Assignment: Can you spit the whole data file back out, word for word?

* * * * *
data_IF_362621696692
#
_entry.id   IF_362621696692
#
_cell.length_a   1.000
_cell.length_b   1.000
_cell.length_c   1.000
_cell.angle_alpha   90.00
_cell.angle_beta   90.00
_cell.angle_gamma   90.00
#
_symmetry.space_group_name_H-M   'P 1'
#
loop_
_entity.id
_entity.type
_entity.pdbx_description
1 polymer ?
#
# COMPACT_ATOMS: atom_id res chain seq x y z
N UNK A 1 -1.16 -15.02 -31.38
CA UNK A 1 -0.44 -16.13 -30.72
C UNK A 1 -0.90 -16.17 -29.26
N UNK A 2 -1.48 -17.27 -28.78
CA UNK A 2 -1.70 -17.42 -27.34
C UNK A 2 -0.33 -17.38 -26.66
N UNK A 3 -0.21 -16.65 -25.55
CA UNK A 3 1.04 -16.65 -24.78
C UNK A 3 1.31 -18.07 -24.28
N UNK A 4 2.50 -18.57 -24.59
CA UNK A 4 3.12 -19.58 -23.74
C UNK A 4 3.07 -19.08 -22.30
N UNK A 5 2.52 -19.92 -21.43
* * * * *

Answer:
data_IF_362621696692
#
_entry.id   IF_362621696692
#
_cell.length_a   1.000
_cell.length_b   1.000
_cell.length_c   1.000
_cell.angle_alpha   90.00
_cell.angle_beta   90.00
_cell.angle_gamma   90.00
#
_symmetry.space_group_name_H-M   'P 1'
#
loop_
_entity.id
_entity.type
_entity.pdbx_description
1 polymer ?
#
# COMPACT_ATOMS: atom_id res chain seq x y z
N UNK A 1 -1.16 -15.02 -31.38
CA UNK A 1 -0.44 -16.13 -30.72
C UNK A 1 -0.90 -16.17 -29.26
N UNK A 2 -1.48 -17.27 -28.78
CA UNK A 2 -1.70 -17.42 -27.34
C UNK A 2 -0.33 -17.38 -26.66
N UNK A 3 -0.21 -16.65 -25.55
CA UNK A 3 1.04 -16.65 -24.78
C UNK A 3 1.31 -18.07 -24.28
N UNK A 4 2.50 -18.57 -24.59
CA UNK A 4 3.12 -19.58 -23.74
C UNK A 4 3.07 -19.08 -22.30
N UNK A 5 2.52 -19.92 -21.43